Hence, it can be legally argued that a contracting party whose performance of his obligation is affected by the pandemic like COVID-19 cannot be held liable to make good the damage the other party has sustained as result of such failure.
Its adverse impacts on employee-employer relationship: as corollary to the above argument, COVID-19 as pandemic resulting in force majeure, has adverse impacts on employee-employer relationships. As stated under Articles 17 to 22 of the Labour Proclamation No. 1156/2019 (herein after referred to as the Labour Proclamation) where such force majeure situation occurs, it entails the suspension of the contract of employment that is concluded between the employer and the employee, which in turn exempts the employer from paying salary and other benefits and exempts the employee not to perform the work of the employer.
The grounds for such suspension are deemed to exist where they lead to the full or partial suspension of the activities of the employer for a period not less than 10 (ten) consecutive days. An employer who wishes to suspend the rights and obligations arising from the contract of employment is duty bound to inform the Ministry of Social and Labour Affairs or the competent authority having similar mandate in area where the employer operates.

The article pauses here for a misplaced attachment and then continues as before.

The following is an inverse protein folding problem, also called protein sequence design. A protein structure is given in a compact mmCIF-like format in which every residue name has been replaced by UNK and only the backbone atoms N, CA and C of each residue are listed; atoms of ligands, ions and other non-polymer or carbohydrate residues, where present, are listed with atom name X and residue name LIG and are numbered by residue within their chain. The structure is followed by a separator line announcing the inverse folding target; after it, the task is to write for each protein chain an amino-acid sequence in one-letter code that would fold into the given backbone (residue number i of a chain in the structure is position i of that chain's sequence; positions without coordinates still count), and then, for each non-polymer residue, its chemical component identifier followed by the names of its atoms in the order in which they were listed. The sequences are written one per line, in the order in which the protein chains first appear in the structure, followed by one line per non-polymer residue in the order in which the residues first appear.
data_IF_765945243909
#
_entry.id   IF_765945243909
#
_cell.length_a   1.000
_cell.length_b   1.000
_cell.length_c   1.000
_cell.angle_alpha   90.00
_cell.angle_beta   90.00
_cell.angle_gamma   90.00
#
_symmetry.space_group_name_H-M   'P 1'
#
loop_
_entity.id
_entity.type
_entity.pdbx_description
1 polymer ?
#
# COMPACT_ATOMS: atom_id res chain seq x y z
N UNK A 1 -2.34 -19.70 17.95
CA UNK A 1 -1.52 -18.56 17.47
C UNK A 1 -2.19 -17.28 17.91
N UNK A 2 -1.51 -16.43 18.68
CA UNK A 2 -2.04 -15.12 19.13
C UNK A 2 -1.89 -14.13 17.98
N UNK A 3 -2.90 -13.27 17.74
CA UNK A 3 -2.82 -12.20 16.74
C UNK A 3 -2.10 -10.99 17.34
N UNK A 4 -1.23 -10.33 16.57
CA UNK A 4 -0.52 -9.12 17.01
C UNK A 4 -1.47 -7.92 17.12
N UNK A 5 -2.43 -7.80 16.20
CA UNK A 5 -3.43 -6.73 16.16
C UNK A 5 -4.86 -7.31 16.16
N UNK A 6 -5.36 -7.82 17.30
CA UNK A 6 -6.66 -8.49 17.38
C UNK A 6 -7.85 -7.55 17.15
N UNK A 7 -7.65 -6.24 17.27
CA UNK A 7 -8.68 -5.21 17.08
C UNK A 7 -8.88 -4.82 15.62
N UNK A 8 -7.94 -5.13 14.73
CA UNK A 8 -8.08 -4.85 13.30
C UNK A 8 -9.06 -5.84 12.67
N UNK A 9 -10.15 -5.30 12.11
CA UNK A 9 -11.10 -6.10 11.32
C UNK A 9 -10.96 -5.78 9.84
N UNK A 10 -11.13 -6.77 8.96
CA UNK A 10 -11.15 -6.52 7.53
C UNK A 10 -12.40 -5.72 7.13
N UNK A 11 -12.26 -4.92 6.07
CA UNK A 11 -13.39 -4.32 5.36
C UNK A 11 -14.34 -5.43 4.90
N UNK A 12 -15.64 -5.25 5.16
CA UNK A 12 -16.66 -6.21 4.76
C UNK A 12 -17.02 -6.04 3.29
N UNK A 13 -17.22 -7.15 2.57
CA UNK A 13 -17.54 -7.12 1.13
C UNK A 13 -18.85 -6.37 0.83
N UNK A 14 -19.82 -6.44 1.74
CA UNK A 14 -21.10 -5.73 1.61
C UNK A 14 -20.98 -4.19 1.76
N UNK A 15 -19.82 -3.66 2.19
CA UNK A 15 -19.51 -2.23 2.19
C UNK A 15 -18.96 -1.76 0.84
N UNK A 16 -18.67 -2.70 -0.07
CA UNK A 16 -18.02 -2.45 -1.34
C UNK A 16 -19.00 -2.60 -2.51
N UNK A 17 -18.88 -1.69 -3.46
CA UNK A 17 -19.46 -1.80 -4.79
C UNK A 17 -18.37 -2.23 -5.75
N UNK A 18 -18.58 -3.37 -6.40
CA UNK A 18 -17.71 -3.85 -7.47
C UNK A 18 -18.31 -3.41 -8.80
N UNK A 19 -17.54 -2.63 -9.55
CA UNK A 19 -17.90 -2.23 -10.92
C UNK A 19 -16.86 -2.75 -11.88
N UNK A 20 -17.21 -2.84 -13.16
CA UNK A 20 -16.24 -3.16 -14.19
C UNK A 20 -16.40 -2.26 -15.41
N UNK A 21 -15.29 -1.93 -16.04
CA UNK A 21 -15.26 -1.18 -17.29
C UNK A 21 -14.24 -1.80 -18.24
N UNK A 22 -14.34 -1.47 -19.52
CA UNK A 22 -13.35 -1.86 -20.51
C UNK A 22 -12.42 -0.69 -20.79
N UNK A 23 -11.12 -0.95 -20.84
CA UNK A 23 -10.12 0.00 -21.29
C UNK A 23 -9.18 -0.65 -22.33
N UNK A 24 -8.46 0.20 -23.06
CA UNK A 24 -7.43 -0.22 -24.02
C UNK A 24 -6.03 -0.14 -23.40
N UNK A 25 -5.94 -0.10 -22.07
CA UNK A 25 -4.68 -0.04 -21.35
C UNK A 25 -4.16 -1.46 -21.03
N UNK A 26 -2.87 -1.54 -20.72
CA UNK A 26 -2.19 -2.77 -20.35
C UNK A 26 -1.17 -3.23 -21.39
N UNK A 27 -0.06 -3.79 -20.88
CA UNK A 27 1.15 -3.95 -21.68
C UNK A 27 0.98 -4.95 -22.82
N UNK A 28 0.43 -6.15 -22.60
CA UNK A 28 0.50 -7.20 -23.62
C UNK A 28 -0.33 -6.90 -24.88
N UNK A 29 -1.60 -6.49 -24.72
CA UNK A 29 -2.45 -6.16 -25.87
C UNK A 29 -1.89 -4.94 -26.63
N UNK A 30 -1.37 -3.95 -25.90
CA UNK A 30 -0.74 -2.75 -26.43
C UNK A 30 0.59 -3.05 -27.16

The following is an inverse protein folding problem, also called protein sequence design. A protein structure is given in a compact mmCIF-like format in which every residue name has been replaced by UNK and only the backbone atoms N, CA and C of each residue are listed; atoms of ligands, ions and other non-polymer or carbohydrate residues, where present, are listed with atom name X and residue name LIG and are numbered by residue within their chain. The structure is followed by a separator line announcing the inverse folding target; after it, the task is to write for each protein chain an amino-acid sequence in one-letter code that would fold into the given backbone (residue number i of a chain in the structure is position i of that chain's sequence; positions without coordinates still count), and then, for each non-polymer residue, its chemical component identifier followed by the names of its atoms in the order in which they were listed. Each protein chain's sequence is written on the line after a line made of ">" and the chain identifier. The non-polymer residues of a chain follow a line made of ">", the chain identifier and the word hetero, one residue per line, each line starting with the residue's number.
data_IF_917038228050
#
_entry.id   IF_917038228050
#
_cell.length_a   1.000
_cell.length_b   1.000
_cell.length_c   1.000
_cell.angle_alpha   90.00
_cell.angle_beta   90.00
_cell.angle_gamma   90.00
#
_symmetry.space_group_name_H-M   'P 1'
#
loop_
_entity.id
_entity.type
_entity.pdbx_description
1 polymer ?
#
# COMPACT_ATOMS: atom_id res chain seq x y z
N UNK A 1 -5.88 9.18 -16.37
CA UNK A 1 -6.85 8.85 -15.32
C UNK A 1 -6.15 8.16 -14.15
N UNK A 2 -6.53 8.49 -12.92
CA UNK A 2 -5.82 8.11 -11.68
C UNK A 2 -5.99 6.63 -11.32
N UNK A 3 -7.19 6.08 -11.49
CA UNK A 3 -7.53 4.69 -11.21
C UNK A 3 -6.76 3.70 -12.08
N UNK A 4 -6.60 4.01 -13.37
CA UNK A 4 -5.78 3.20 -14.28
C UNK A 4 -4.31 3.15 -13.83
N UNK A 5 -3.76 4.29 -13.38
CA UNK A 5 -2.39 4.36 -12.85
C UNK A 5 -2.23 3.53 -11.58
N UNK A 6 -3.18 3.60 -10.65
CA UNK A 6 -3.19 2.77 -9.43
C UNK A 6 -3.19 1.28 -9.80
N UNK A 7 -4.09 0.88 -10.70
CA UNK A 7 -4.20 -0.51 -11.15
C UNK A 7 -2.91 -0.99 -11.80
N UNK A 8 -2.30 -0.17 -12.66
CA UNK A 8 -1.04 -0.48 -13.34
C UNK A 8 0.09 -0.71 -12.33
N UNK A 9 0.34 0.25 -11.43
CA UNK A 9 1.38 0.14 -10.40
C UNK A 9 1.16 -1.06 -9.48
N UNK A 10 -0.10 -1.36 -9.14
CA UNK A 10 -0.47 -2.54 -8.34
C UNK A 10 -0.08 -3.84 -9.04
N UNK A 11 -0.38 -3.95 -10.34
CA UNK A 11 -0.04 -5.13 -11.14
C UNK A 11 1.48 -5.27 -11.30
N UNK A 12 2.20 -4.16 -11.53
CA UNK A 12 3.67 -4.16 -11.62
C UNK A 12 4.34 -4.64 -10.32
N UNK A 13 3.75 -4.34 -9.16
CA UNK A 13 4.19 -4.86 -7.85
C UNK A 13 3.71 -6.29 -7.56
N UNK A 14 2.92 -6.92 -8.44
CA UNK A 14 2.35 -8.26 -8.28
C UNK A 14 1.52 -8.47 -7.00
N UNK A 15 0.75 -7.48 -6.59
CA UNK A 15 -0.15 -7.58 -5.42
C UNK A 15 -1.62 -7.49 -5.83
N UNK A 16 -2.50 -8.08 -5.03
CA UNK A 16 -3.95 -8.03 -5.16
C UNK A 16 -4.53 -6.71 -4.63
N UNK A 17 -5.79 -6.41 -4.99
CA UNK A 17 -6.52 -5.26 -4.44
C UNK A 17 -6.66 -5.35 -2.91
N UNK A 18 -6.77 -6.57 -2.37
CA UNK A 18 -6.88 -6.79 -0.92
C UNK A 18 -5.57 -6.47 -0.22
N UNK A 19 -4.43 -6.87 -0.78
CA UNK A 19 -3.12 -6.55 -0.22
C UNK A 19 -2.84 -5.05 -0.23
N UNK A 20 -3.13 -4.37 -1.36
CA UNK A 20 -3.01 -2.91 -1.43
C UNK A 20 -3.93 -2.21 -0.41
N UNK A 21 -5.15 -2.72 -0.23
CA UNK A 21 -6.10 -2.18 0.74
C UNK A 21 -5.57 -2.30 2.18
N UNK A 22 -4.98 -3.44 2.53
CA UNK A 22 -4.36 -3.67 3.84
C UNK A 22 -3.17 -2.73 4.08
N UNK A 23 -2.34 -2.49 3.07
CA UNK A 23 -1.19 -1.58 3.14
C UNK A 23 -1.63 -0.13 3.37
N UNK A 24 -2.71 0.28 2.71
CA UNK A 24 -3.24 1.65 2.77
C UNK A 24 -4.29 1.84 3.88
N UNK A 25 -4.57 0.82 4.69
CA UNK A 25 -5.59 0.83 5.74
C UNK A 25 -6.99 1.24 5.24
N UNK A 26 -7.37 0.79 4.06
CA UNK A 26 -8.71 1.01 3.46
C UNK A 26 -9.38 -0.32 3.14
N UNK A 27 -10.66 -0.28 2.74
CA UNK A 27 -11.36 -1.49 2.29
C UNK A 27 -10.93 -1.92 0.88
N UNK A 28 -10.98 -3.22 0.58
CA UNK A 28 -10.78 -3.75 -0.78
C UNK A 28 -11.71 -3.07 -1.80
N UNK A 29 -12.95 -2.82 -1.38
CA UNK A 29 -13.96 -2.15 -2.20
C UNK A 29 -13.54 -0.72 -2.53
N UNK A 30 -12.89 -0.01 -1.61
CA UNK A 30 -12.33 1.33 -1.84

The Ministry or the competent authority after reviewing the application of the employer for the suspension of the contract of employment due to force majeure situation can decide to allow or disallow such suspension, within 3 (three) days from the date of application; where it failed to decide within this period, the suspension shall be deemed as allowed. Where allowed, the suspension can last up to 90 (ninety) days and where it is deemed that the situation has continued and hence the employer cannot resume its activities after the end of the approved suspension period, then the contract of employment will be terminated and the employee will be entitled to the payments of the benefits as stated under Articles 39 and 44 of the Labour Proclamation.
Alternatively, the unforeseen occurrences like COVID-19 can also lead to the reduction of workforce, as envisaged under Articles 28 (3) and 29 of the Labour Proclamation. Reduction can occur where the number of the employees affected represents at least 10 (ten) % of the employees of the employer, or where the number of the employees is between 20 (twenty) and 50 (fifty), where it affects at least 5 (five) employees. In addition, the employer is required to observe the strict procedures of reduction as provided under Article 29 (3) of the Labour Proclamation and the Directive issued by the Ministry of Social and Labour Affairs on Reduction of Work Force on Mizia 18th 2002 E.C.
In case where the employer undertakes legally acceptable reduction of workforce, it is required to effect payments to the affected employees. These payments are: severance payment (as stated under Articles 39 (1) (c) cum 40 (4) of Labour Proclamation) and notice period payment (as stated under Articles 35 (1) (d) cum 44 of Labour Proclamation). Source: millionlegalservices.com